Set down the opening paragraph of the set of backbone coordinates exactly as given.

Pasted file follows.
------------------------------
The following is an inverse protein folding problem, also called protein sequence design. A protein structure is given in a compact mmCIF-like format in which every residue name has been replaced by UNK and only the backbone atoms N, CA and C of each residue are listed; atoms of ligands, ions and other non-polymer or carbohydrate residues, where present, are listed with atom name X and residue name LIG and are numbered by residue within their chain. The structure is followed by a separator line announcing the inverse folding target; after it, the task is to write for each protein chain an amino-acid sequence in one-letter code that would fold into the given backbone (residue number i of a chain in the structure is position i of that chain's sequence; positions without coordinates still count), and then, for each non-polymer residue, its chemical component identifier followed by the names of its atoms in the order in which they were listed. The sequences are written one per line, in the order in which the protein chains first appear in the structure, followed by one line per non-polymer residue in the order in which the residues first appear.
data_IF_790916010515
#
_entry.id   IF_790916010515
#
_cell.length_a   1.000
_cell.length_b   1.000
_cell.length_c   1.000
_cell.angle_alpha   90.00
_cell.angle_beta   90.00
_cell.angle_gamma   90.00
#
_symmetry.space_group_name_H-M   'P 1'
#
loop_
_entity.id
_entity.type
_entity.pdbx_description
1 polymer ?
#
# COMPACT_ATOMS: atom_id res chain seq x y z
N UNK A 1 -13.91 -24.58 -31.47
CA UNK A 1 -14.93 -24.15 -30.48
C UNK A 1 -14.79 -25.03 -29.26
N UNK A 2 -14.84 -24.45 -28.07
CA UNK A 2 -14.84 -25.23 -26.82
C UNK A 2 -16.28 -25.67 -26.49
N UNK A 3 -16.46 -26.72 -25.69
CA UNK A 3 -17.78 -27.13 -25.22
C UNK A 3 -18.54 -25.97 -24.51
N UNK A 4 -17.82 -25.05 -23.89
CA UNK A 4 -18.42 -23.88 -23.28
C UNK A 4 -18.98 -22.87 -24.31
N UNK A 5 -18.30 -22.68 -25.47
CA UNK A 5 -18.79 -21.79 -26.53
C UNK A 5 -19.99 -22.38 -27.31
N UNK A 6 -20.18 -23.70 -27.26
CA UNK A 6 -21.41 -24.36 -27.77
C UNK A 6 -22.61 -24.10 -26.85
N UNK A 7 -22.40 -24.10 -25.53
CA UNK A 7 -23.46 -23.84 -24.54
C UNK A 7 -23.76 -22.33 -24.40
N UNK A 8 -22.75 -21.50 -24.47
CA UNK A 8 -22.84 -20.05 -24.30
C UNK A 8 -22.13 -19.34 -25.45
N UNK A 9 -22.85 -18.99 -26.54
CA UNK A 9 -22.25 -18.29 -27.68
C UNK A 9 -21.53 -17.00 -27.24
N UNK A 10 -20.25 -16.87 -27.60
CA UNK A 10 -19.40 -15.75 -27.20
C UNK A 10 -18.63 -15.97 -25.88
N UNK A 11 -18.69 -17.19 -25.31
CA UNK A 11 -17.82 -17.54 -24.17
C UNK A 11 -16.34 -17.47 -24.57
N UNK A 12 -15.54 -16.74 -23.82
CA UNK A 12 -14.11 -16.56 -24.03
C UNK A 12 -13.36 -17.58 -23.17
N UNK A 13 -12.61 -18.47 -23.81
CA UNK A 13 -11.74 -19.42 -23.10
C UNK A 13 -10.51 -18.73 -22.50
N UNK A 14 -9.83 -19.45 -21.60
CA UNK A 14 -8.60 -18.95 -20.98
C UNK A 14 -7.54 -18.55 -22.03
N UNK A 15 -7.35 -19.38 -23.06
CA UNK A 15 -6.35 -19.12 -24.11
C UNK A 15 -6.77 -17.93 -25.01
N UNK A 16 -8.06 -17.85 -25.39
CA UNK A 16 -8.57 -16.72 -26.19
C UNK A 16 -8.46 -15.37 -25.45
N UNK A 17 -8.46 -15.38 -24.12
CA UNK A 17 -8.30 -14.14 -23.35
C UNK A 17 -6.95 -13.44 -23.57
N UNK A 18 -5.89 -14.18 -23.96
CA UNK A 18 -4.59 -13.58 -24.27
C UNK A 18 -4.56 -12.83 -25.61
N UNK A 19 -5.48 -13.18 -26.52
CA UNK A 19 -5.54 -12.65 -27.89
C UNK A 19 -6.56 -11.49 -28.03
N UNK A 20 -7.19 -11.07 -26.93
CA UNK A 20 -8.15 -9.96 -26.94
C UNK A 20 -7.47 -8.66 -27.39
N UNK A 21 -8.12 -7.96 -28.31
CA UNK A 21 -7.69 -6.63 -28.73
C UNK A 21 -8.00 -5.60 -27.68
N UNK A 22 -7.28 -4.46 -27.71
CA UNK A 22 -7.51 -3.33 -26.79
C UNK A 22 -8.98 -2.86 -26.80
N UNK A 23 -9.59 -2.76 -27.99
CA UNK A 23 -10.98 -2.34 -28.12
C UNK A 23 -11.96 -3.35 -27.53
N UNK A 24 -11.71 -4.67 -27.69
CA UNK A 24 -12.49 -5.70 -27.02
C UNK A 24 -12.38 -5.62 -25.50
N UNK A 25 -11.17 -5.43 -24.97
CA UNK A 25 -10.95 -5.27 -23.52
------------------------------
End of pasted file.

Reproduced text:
The following is an inverse protein folding problem, also called protein sequence design. A protein structure is given in a compact mmCIF-like format in which every residue name has been replaced by UNK and only the backbone atoms N, CA and C of each residue are listed; atoms of ligands, ions and other non-polymer or carbohydrate residues, where present, are listed with atom name X and residue name LIG and are numbered by residue within their chain. The structure is followed by a separator line announcing the inverse folding target; after it, the task is to write for each protein chain an amino-acid sequence in one-letter code that would fold into the given backbone (residue number i of a chain in the structure is position i of that chain's sequence; positions without coordinates still count), and then, for each non-polymer residue, its chemical component identifier followed by the names of its atoms in the order in which they were listed. The sequences are written one per line, in the order in which the protein chains first appear in the structure, followed by one line per non-polymer residue in the order in which the residues first appear.